RE: Gum Humidity Question
OK, you live on the coast and it's foggy outside so the humidity is near
100%. When you get a hygrometer ($30 from radio shack - been using them for
years), it would be interesting to know what the conditions are in your
We get several 100% humidity days where I live, but the humidity in my work
area is more like 50 to 60% in those conditions. The 80% and 80 degrees we
had on Sunday were measured IN the work area. I've read that these
inexpensive hydrometers read a bit on the low side, so it may have been a
little higher than that.
This is all good information, though. Weather it's speed or an effect on the
sizing or something else, something is definitely going on here.
> -----Original Message-----
> From: Katharine Thayer [mailto:firstname.lastname@example.org]
> Sent: Tuesday, September 26, 2006 7:51 PM
> To: email@example.com
> Subject: Re: Gum Humidity Question
> On Sep 26, 2006, at 4:32 PM, ericawd wrote:
> > I can tell you that much above 55% RH, the process does not work.
> This made me smile, not at you, but at the futility of
> making categorical statements about gum, since most of my
> work is printed at between 90 and 100% RH, and the process
> works just fine. Obviously there's something else going on,
> some other variable, that must account for the difference
> between our observations about humidity.
> Curious whether I could see any difference in contrast, I
> looked at the data I'd gathered so far on my little
> experiment. I've used the
> same pigment mix throughout (Prussian blue), mixed 1:1 with
> saturated ammonium dichromate. For the humidity readings for
> these test strips, I used the current reading from the noaa
> statiion at the local airport. My exact readings here will
> vary somewhat from the airport, which is why I decided I
> should get a hygrometer to get accurate readings in my
> workroom, but the airport readings shouldn't be more than a
> few percentages different from mine, as I'm near a large body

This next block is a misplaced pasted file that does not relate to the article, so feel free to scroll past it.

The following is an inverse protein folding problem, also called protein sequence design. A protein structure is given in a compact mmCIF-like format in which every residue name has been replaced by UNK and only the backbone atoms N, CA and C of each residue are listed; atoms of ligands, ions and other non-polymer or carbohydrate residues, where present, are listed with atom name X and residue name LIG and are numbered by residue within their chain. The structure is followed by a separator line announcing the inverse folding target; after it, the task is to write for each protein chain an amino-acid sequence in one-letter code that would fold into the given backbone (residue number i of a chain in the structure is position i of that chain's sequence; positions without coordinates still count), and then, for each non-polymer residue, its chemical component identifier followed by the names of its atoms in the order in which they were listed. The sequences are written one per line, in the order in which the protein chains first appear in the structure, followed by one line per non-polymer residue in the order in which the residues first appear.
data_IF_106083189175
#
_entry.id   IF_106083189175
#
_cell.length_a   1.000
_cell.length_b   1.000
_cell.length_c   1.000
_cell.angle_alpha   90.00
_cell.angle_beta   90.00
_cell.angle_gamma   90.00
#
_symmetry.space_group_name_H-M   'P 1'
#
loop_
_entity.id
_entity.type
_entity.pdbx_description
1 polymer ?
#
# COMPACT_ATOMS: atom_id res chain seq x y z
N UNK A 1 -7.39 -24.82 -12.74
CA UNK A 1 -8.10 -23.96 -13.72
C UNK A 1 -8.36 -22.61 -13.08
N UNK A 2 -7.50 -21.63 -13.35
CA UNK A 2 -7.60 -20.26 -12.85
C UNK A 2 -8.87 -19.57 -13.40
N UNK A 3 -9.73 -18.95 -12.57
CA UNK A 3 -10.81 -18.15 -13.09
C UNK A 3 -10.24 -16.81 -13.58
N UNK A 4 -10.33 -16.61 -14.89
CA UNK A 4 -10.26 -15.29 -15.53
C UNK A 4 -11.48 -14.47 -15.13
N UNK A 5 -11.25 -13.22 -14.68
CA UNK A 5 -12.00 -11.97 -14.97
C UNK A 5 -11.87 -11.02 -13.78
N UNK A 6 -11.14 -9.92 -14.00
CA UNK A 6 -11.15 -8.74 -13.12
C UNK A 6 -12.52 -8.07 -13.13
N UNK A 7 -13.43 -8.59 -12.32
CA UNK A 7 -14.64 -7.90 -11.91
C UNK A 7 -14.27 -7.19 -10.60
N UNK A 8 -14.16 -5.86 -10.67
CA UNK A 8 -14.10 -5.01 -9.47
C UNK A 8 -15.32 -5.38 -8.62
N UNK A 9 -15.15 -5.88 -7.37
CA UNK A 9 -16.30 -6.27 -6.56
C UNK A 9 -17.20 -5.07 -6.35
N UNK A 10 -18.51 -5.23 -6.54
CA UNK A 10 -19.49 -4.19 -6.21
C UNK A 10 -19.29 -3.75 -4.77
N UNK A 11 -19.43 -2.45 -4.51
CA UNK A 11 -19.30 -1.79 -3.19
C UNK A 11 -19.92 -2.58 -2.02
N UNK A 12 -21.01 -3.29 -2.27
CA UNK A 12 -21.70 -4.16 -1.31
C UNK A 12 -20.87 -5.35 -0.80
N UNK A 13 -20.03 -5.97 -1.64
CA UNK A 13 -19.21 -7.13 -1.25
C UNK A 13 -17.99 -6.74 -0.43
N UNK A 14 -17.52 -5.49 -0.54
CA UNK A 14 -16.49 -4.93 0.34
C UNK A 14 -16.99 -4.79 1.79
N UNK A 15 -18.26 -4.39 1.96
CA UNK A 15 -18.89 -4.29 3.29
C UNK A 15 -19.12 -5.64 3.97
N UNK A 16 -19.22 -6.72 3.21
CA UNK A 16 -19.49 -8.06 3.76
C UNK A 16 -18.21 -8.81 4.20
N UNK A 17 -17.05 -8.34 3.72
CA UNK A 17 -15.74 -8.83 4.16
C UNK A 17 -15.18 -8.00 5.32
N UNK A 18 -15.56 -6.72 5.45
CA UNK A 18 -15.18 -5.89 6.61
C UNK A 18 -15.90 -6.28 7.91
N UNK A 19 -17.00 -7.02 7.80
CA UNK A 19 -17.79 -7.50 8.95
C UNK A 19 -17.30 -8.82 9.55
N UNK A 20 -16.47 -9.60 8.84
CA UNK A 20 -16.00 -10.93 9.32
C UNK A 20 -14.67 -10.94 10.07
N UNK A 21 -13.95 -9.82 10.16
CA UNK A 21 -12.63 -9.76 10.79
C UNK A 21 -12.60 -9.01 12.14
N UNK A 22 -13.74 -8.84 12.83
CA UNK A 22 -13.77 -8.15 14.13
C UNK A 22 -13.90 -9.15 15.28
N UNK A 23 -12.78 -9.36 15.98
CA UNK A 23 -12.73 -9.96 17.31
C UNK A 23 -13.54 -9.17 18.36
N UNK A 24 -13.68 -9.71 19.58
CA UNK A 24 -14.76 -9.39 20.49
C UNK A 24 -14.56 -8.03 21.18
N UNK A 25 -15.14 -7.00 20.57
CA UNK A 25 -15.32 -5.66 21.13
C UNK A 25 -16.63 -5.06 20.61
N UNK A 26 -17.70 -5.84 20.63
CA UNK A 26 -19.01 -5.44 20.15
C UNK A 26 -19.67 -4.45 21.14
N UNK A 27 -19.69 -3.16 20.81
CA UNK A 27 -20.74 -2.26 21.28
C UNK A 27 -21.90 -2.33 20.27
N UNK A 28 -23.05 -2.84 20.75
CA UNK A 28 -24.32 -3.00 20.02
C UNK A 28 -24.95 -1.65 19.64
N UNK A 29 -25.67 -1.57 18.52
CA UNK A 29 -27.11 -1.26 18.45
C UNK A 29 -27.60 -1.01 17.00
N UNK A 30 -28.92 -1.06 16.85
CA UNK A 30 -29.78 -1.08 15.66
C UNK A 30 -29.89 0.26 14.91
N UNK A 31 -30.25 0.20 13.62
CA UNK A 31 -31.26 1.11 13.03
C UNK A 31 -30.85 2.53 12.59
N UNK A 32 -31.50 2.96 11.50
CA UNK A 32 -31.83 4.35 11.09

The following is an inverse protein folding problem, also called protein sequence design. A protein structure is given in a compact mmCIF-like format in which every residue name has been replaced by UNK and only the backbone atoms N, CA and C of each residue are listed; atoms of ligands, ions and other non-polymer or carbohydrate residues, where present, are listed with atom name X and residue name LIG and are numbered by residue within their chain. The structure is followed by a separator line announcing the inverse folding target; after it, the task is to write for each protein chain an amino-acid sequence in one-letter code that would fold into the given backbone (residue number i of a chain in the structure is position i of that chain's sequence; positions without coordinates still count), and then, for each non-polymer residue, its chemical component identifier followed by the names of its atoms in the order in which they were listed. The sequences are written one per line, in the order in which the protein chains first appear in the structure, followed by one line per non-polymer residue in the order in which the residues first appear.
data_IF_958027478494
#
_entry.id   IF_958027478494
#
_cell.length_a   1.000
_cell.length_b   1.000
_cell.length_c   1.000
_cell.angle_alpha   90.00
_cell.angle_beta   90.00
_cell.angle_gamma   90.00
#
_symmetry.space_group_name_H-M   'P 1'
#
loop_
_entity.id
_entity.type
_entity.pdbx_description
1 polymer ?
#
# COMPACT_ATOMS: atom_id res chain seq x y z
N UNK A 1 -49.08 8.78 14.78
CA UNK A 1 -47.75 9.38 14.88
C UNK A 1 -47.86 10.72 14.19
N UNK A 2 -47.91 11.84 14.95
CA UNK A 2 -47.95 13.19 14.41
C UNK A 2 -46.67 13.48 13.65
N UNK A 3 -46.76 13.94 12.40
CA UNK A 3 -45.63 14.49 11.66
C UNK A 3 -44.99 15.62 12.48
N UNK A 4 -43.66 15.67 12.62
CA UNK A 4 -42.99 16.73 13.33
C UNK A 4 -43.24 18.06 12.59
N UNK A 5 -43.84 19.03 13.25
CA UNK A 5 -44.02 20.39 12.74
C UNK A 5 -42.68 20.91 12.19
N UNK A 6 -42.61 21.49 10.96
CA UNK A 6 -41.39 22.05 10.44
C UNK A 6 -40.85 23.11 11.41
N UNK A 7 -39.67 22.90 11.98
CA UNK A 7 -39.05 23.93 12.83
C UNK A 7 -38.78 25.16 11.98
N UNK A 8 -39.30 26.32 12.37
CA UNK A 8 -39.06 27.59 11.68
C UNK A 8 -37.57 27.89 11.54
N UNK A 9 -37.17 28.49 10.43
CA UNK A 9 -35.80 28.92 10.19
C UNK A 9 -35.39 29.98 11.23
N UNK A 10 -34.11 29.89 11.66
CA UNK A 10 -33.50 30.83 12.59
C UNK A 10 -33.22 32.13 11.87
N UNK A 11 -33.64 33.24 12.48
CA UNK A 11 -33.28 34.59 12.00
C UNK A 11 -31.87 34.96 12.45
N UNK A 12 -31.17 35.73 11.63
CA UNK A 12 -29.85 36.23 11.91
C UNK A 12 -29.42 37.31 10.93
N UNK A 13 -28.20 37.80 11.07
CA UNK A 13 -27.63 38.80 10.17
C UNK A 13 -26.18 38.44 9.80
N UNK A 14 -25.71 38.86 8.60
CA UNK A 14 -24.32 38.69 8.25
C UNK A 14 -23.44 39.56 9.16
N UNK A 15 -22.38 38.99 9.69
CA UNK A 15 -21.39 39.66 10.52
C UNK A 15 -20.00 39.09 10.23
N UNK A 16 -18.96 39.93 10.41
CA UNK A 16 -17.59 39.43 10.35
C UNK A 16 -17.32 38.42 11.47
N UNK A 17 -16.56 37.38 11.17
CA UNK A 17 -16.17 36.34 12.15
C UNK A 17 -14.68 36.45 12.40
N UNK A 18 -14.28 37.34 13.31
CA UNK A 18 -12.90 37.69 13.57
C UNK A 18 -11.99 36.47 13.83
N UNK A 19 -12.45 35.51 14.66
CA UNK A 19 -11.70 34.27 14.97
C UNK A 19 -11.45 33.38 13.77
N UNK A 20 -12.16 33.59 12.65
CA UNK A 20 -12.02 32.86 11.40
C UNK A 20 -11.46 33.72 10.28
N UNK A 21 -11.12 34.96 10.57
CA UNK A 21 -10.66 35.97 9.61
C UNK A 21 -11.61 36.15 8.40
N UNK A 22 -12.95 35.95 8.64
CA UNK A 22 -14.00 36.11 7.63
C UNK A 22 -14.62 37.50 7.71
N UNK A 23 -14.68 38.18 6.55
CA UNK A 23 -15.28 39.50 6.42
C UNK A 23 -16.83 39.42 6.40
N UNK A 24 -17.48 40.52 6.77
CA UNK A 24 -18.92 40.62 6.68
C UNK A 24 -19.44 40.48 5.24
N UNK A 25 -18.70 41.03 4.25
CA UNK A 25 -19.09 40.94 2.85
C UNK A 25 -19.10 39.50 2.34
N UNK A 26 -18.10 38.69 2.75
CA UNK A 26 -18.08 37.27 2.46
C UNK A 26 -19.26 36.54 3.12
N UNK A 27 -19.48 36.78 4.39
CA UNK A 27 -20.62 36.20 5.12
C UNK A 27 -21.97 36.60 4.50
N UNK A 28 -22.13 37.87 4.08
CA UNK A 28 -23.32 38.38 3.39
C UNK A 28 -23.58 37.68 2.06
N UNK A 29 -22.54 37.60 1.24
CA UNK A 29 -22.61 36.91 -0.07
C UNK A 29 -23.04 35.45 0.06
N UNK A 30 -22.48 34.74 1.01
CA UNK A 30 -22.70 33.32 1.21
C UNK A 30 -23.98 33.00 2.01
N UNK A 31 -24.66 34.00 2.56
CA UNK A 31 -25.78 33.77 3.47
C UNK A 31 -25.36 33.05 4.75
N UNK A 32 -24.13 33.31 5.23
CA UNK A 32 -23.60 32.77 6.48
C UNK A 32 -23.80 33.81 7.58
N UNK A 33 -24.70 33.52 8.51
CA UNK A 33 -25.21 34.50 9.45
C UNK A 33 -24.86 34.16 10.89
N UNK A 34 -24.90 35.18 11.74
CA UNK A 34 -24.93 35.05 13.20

> of water and so is the airport, and it's just on the other
> side of the hill from me.
> I had the test strips sorted into envelopes by humidity
> range, so it was easy to line up the test strips from the
> different envelopes and see if there's any difference in
> contrast between the test strips from the different envelopes.
> At each of the humidity ranges (60-70%; 70-80%; 80-90%, and 90-100%)
> this particular coating mix printed an optimum 7 steps. But for
> each humidity range, the exposure needed to print those 7
> steps was different.
> There is possibly a slight difference in the separation
> between the steps at the different humidity ranges; the test
> strips at over 90% seem to have slightly more apparent tonal
> separation between the steps than those printed at lower
> humidity, but not enough to make
> the darkest and lightest tones seem noticeably different. So I
> guess at this point I would have to say tentatively, no, I
> don't see a difference in contrast at different humidity
> levels, at least within this range of humidity (60-100%).
> > Thank you for your input. Good luck finding a decent hygrometer.
> Thanks too. What I'm finding is that hygrometers tend to
> measure less and less reliably the farther they get from
> 50-60%, so it's going to be difficult to find one that will
> give me accurate readings in my normal humidity range. Thanks
> for posing an interesting question, Katharine